China 2022-09-15T04:48:52+03:00
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China brings astronauts back, advances closer to "space station era"

China brings astronauts back, advances closer to "space station era"

China, rocket, PRC, Space station, Tiangong
Plan for the creation of the Chinese space station Tiangong. Graphics by Xinhua.
Plan for the creation of the Chinese space station Tiangong. Graphics by Xinhua.

Having worked in the space station core module Tianhe for three months – the longest-ever human space mission in Chinese history, three "taikonauts" of the Shenzhou-12 crew returned to Earth on Friday, hitting a new milestone in China's space exploration, informed The Xinhua News Agency.

With a resolution for self-reliance in aerospace technology and an open mind for international cooperation, these years China has been converting its space ambitions into splendid achievements step by step.

China's first self-developed space station, Tiangong, is independently constructed and operated by the country, demonstrating the country's breakthroughs in technologies concerning the astronauts' long-term stay and health care, recycling and life support system, supply of space materials, extravehicular activities and operations, as well as in-orbit maintenance.

As scheduled, the Tianzhou-3 cargo craft and the Shenzhou-13 manned spaceship will also be launched later this year to dock with the Tianhe module, and another trio of astronauts will stay in orbit for six months.

For 2022, China is mulling over a blitz of space missions, including the launch of the Wentian and Mengtian lab modules, two cargo spacecraft and two crewed spaceships, for the building of Tiangong, which is slated to be completed next year.

Back in 1992 when constructing a manned orbiting laboratory was still a flight of fancy to the Chinese people, China embarked on a "three-step" strategy to boost its human space program, formulating the goals of sending astronauts into space and ensuring their safe return, testing key technologies needed for a permanent space station, and assembling and operating a permanent crewed space station.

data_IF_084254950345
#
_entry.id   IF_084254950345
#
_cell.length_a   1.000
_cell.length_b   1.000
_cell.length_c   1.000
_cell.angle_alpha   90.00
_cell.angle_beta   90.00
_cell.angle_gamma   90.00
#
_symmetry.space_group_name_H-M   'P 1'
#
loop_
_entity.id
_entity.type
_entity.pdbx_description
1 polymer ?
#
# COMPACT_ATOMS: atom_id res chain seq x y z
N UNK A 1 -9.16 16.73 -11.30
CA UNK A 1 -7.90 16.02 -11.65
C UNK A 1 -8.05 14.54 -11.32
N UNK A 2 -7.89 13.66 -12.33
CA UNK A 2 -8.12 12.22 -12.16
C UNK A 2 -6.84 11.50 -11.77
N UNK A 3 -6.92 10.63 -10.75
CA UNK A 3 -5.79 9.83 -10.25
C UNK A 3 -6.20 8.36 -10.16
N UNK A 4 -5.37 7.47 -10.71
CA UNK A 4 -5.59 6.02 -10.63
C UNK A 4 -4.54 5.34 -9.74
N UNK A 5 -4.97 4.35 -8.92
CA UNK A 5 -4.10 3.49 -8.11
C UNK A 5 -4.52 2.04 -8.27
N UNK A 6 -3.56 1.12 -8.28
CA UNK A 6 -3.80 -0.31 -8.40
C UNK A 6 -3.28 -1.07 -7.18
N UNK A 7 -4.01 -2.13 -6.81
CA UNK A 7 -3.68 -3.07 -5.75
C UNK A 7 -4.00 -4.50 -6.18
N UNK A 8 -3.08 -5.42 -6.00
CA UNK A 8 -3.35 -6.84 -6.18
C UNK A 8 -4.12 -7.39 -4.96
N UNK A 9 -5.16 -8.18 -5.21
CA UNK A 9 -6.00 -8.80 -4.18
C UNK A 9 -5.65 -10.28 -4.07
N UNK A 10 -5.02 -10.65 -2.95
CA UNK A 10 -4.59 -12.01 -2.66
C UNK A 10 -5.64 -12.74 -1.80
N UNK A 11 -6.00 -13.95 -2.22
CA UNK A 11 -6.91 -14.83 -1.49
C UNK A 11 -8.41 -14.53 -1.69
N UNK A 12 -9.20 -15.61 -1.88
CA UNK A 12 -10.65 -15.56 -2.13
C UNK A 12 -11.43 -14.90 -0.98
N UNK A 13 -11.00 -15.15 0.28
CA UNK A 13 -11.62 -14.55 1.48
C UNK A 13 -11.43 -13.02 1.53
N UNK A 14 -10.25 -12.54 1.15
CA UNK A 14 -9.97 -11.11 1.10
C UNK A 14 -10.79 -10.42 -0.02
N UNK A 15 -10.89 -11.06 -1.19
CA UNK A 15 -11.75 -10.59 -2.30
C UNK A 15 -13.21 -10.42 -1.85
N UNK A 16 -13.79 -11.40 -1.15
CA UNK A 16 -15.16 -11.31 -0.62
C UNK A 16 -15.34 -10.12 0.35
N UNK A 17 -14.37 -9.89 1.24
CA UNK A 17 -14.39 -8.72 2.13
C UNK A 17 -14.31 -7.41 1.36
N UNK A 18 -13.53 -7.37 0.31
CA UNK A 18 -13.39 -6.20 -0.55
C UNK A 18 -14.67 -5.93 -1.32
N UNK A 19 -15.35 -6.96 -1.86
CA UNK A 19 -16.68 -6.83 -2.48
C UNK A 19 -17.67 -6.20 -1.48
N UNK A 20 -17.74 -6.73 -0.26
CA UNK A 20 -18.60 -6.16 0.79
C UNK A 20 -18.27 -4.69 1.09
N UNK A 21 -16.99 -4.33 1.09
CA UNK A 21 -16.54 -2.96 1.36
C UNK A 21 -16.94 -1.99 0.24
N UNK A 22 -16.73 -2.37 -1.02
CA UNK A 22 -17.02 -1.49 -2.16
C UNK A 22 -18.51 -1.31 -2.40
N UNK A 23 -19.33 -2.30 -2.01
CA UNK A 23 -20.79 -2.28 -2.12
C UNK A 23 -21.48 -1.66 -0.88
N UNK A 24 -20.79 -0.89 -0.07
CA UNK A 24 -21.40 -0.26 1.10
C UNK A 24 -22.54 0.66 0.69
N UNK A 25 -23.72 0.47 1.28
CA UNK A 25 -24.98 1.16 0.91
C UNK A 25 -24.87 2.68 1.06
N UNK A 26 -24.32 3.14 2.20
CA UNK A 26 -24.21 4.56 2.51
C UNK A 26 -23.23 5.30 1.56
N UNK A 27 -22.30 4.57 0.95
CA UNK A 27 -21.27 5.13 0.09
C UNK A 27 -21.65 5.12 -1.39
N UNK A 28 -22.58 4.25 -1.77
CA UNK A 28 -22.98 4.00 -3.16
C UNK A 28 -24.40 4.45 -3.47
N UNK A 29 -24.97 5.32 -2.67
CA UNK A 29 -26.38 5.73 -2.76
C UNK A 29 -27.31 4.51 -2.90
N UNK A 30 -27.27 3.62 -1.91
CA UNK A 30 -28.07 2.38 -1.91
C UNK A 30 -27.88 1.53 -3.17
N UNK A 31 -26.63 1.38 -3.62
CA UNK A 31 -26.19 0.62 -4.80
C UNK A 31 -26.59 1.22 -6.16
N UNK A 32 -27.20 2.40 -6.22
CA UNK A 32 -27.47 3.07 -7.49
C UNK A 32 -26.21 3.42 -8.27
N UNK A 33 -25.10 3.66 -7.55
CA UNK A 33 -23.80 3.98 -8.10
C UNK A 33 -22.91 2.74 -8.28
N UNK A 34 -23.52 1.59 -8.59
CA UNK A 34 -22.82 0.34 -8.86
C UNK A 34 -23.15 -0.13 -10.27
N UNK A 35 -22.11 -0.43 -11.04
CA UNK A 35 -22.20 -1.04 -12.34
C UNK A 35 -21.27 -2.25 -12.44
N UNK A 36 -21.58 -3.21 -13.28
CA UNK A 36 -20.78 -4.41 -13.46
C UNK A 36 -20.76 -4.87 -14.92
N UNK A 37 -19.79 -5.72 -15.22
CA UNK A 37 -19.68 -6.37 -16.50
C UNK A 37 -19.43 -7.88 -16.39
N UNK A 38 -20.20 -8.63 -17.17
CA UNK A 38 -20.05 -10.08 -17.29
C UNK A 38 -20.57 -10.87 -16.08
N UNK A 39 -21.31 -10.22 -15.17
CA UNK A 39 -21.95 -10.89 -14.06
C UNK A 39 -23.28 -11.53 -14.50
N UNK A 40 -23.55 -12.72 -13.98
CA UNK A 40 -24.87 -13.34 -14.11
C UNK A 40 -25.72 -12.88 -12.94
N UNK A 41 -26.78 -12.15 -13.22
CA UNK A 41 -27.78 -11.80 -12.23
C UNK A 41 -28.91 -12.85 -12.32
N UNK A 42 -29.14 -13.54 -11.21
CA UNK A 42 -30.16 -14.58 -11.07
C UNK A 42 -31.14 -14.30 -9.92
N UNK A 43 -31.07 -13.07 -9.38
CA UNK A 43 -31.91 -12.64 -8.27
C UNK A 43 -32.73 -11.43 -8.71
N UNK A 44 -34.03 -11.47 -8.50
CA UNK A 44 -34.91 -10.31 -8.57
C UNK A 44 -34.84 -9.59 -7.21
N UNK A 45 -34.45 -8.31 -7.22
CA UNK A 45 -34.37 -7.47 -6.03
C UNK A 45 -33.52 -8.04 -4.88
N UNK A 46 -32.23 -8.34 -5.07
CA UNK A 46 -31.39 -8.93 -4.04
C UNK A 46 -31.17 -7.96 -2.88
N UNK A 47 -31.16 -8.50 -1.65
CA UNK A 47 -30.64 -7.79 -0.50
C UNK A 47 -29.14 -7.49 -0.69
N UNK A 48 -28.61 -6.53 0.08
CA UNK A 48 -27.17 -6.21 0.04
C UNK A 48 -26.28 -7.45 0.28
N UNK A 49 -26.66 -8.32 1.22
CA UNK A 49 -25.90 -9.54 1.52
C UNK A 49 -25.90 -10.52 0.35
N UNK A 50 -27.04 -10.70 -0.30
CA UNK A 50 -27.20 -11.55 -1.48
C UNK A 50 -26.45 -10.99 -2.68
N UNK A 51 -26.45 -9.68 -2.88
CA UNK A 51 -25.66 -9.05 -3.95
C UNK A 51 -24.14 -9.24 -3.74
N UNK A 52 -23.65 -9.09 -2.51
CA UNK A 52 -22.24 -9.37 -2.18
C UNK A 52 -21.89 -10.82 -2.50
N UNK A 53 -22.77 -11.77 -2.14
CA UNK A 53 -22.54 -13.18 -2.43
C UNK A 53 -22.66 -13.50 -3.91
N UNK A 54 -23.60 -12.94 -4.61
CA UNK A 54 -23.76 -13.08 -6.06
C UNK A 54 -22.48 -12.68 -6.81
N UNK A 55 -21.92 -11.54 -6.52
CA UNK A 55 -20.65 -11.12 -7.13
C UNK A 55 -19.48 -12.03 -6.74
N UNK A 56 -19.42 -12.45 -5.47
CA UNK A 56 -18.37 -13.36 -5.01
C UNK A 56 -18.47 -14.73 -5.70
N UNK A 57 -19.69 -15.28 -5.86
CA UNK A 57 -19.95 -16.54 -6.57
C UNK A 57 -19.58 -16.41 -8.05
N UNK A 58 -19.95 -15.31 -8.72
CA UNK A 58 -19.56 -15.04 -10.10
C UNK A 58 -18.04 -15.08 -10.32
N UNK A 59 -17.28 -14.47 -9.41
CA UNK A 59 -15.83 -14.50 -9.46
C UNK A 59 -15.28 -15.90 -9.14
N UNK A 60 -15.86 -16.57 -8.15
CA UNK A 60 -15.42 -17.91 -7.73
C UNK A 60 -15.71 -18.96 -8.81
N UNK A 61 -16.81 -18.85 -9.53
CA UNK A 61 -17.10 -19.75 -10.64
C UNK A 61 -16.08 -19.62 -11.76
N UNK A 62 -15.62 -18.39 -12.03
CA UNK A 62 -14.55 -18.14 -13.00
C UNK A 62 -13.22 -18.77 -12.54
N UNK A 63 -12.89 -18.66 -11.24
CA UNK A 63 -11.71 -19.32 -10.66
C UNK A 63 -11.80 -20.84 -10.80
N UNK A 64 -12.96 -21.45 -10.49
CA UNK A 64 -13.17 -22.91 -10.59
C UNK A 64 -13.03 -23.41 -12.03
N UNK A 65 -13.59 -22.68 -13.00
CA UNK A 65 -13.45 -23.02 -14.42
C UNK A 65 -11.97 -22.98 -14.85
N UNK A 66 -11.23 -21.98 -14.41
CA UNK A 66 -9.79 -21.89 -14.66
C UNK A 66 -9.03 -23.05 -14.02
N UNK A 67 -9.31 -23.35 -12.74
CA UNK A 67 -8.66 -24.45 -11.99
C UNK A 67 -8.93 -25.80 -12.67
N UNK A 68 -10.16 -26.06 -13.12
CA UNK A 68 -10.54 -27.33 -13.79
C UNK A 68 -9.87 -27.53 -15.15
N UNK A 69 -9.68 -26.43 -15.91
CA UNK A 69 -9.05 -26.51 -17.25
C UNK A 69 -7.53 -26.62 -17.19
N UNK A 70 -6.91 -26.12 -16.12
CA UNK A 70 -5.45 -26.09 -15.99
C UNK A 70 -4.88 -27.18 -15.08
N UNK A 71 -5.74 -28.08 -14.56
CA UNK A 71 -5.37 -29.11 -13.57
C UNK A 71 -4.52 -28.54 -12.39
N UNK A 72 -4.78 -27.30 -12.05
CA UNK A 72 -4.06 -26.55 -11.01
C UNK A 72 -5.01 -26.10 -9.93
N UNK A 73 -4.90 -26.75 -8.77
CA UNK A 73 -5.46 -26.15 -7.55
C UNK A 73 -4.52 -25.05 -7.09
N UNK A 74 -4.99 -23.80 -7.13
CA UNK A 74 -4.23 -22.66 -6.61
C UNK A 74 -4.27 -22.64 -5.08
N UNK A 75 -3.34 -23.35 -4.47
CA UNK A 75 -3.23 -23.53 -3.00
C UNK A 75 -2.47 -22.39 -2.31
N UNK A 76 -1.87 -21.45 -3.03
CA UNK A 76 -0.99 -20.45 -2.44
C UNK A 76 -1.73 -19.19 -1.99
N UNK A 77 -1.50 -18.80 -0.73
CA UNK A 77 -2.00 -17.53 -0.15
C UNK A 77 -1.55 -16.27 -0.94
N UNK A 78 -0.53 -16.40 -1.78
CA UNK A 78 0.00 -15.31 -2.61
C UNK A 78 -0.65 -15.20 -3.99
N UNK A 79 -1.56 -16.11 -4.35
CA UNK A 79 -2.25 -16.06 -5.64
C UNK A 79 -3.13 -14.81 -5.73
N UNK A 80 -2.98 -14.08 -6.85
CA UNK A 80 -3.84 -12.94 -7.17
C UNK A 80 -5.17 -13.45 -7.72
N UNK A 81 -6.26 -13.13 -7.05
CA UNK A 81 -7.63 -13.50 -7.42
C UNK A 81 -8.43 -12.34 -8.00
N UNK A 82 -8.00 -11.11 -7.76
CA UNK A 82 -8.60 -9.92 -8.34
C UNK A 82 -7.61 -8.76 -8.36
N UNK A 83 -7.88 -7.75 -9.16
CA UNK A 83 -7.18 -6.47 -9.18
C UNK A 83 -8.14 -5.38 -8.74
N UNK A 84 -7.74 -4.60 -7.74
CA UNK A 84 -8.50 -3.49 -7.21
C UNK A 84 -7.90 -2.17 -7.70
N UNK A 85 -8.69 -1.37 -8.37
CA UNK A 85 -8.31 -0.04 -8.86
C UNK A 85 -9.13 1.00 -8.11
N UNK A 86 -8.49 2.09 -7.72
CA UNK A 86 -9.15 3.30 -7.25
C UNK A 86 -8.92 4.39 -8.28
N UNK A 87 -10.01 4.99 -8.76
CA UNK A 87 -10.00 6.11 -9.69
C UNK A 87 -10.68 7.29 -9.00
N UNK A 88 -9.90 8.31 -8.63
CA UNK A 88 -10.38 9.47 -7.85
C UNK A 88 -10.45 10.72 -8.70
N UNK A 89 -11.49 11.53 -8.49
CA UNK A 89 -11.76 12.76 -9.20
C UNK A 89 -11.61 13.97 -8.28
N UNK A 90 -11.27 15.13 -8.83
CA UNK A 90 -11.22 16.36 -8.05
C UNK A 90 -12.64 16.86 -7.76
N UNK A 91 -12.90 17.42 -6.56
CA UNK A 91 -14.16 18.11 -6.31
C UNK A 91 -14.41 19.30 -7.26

The intervening decades saw China launch seven manned spacecraft, two cargo spacecraft, Tiangong-1 experimental space lab and Tiangong-2 space lab, and send 12 astronauts into space, with the first "two steps" achieved, and the construction of Tiangong will mark a new peak of China's space technology.

Such vigorous stride in space, in some sense, is pushed by the United States, which would change deep space from a frontier of science into a political front with the Wolf Amendment adopted in 2011.

The law prohibited the U.S. National Aeronautics and Space Administration (NASA) from direct bilateral cooperation with Beijing, thus depriving Chinese spacefarer of access to the International Space Station (ISS) since then. Nevertheless, China's advancing capabilities in aerospace have proved the U.S. manoeuvre to hinder China from space adventure is a vain attempt.

China has always stood for international space cooperation based on equality and mutual benefit, peaceful utilization and inclusive development, keeping its space station open to collaborative projects from all countries.

The China Manned Space Agency has worked with the United Nations Office for Outer Space Affairs to invite UN members for scientific experiments aboard the Tiangong station.

In 2019, China released the first batch of nine jointly-selected international projects, involving 23 institutions from 17 countries, in aerospace medicine, life sciences, biotechnology, microgravity physics, combustion science, and other emerging technologies.

With its orbital station to offer brand-new facilities, China is encouraging experiments not attempted in space before, Tricia Larose, a medical researcher at the University of Oslo, was quoted by Nature as saying.

As NASA chief scientist for human exploration and operations Julie Robinson put it, "Increased scientific access to space is of scientific benefit globally, no matter who builds and operates platforms."

The Chinese space station, seen as "playrooms of scientists" though smaller than the ISS, can also mitigate the uncertainty brought by the aging and retiring multi-national space laboratory, which has housed rotating crews and about 3,000 experiments over the past two decades.

Should the ISS stop running sometime between 2024 and 2028, Tiangong could become the only space station orbiting Earth, continuing to answer scientific questions from the blue planet.

There is no limit for the vast universe, nor for humanity's exploration endeavors. Tiangong, as a new outpost in space and a platform for cooperation, will be China's gift and contribution to all humankind.

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